Birding in Taiwan



Birds in Taiwan

Endemic Species

Collared Bush-Robin


Formosan Magpie

Formosan Whistling-Thrush

Mikado Pheasant

Steere's Liocichla

Styan's Bulbul

Swinhoe's Pheasant

Taiwan Barwing

Taiwan Bush-Warbler

Taiwan Partridge

Taiwan Yuhina

White-eared Sibia

White-whiskered Laughingthrush

Yellow Tit


Possible Future Full Species


Endemic Sub-Species

Alpine Accentor

Barred Buttonquail


Black Bulbul

Black Drongo

Black-browed Barbet

Black Kite

Black-naped Monarch

Bronzed Drongo

Brown Bullfinch

Brownish-flanked Bush-Warbler

Brown-eared Bulbul

Chinese Bamboo-Partridge

Collared Finchbill

Collared Scops-Owl

Collared Owlet

Coal Tit

Crested Goshawk

Crested Myna

Crested Serpent-Eagle

Dusky Fulvetta

Eurasian Jay

Eurasian Nutcracker

Gray Treepie

Gray-cheeked Fulvetta

 Gray-headed Bullfinch

Green-backed Tit

House Swift


Island Thrush

Kentish (Snowy) Plover

Lanyu’ Scops-Owl

Little Ringed Plover

Maroon Oriole

Mountain Scops-Owl

Oriental Skylark

Oriental Turtle-Dove

Pheasant-tailed Jacana

Plain Prinia

Plumbeous Redstart

Pygmy Wren-Babbler

Ring-necked Pheasant

Rufous-capped Babbler

 Rusty Laughingthrush

Streak-breasted Scimitar-Babbler

Streak-throated Fulvetta

Striated Prinia

Varied Tit

Vinaceous Rosefinch

Vinous-throated Parrotbill

Whistling Green-Pigeon

White-bellied Green-Pigeon

White-browed Bush-Robin

White-browed Shortwing

White-tailed Robin

White-throated Laughingthrush

Winter Wren

Yellowish-bellied Bush-Warbler


More Birds in Taiwan

Black-crowned Night Heron

Black-faced Spoonbill

Black-naped Oriole

Black-throated Tit

Black-winged Stilt

Brown-headed Thrush

Cattle Egret

Chinese Crested Tern

Chinese Goshawk

Cinnamon Bittern

Common Kingfisher

Common Kestrel

Common Moorhen

Common Snipe

Daurian Redstart

Eastern Marsh Harrier

Eurasian Wigeon

Eurasian Teal

Fairy Pitta

Fork-tailed or Pacific Swift


Gray-chinned Minivet

Gray-faced Buzzard

Gray Heron

Great Cormorant

Great Egret

Greater Painted-Snipe

Ijima’s Leaf-Warbler

Intermediate Egret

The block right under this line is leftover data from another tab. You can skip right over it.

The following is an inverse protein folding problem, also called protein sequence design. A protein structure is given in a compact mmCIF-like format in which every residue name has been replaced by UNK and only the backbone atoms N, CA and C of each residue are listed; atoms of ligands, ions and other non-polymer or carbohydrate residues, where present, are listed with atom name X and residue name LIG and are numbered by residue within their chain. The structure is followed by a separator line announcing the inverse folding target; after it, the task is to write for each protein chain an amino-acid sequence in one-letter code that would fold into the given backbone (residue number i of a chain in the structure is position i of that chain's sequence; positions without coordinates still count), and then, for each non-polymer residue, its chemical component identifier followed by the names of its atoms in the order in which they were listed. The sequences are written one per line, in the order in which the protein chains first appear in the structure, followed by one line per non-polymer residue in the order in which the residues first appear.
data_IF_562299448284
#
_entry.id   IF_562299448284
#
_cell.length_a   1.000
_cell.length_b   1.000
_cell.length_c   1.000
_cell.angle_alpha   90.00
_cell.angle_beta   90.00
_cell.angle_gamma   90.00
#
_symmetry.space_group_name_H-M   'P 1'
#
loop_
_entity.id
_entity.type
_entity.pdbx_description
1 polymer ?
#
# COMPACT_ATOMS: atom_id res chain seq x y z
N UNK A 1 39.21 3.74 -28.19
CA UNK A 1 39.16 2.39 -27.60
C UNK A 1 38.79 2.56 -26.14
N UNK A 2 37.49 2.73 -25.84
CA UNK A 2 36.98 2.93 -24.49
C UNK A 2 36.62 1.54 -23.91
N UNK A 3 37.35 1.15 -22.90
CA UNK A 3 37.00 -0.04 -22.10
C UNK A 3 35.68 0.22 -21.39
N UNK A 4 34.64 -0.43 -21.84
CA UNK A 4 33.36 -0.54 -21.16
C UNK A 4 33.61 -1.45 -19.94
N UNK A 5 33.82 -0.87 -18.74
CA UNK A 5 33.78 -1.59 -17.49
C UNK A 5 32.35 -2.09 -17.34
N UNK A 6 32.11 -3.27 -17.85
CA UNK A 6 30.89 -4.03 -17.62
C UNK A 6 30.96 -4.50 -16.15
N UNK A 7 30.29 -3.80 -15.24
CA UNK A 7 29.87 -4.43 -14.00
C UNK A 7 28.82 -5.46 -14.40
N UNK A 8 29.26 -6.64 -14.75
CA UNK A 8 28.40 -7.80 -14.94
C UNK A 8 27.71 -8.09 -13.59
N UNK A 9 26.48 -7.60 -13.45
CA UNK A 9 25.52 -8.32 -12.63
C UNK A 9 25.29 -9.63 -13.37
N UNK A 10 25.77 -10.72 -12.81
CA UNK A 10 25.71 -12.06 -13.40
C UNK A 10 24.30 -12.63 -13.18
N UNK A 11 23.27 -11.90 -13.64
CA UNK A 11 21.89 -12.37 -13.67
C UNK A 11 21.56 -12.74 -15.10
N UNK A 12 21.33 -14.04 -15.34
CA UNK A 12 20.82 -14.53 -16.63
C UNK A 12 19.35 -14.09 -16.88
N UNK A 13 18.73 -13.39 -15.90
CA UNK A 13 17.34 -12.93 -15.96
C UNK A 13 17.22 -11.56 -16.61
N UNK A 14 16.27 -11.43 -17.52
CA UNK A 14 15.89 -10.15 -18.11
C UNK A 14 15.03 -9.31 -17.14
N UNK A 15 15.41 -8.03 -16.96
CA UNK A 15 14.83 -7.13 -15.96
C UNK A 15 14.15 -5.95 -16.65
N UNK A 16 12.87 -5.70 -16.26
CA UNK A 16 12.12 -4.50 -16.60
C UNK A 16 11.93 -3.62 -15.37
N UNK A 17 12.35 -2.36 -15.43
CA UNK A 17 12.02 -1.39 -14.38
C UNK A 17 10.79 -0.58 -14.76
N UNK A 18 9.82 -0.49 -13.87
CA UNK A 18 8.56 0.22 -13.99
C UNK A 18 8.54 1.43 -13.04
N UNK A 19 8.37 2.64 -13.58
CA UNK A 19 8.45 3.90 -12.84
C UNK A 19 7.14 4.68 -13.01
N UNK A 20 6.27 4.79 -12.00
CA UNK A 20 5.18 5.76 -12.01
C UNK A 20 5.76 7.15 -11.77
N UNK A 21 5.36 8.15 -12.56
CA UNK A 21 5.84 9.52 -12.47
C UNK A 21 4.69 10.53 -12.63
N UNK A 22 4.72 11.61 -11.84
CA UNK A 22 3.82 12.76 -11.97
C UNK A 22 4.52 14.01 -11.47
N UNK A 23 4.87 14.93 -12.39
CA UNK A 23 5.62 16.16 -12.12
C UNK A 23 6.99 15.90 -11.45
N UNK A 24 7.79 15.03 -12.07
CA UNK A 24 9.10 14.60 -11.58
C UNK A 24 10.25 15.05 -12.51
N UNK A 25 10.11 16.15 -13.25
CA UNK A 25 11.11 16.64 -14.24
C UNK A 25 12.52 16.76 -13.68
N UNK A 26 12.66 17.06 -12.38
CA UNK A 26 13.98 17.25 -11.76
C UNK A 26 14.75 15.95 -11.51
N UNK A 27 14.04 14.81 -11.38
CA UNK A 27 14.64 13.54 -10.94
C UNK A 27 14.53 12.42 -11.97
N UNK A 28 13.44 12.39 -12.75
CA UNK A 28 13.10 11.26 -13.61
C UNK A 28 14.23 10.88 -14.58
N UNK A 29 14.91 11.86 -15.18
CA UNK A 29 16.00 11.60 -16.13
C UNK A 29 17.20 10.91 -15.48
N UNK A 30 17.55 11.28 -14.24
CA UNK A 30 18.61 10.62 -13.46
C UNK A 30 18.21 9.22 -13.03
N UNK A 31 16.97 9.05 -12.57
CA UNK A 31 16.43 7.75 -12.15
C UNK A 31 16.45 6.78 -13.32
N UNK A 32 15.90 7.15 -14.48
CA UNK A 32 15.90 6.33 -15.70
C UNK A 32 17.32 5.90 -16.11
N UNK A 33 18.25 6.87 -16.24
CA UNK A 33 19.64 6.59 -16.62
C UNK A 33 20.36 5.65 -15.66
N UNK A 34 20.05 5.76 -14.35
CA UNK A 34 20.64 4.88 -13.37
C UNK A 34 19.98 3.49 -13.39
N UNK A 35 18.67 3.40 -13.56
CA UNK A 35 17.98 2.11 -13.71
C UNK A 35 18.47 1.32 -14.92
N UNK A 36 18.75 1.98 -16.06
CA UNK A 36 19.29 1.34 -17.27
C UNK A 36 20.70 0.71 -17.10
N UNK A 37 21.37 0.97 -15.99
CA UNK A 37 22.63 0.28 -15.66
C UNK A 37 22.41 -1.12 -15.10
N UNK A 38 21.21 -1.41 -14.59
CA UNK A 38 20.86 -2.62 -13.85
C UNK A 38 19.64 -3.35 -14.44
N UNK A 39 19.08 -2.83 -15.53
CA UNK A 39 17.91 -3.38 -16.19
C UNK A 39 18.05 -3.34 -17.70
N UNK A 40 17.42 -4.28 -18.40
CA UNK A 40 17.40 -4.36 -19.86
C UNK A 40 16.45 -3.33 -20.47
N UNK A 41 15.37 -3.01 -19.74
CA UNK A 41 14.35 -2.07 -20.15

Japanese White-eye

Lesser Coucal

Little Egret

Little Forktail

Little Grebe

Malayan Night-heron

Northern Pintail

Northern Shoveler


Pacific Golden-Plover

Pale Thrush

Peregrine Falcon

Red Collared-Dove

Russet Sparrow

Spot-billed Duck

Spotted Dove

Tufted Duck

White-breasted Waterhen

Yellow Bittern



Common Moorhen

Gallinula chloropus

The Common Moorhen is approximately 33 cm in length, heavy-bodied and slaty-black all over except for two white patches under the tail and a line of white streaks along the side.  The tip of the bill is yellow, while the base is red, including a frontal shield which covers most of the forehead.  The legs and feet are greenish yellow.  The sexes are similar in appearance.  Common Moorhens inhabit a variety of natural and man-made freshwater habitats, including lakes, ponds, marshes, ditches and rice paddies, provided a sufficient cover of aquatic plants is present.  They spend most of their time swimming rather than walking, compared to other members of the rail family, to which they belong.

  Common Moorhens are quite noisy, making frequent harsh clucking, chattering and croaking calls.   They are omnivorous, eating a variety of aquatic plants as well as small animals such as tadpoles, earthworms, crustaceans, molluscs and insects.  Common Moorhens build a saucer-shaped nest of twigs, reeds, rushes and sedges which is usually slightly above the water level, but may be floating or sometimes in a low bush.  The number of eggs varies widely, but is usually 3 to 9.  Both parents help build the nest and share in incubation and feeding of the young.  The young leave the nest within two to three days of hatching and are able to swim well by the third day.  The Common Moorhen is resident in Taiwan throughout the year, and is readily seen in wetlands.


References:  Handbook of Birds of the World Vol. 3; The Complete Guide to Birds in Taiwan (Jin-yuan Wang)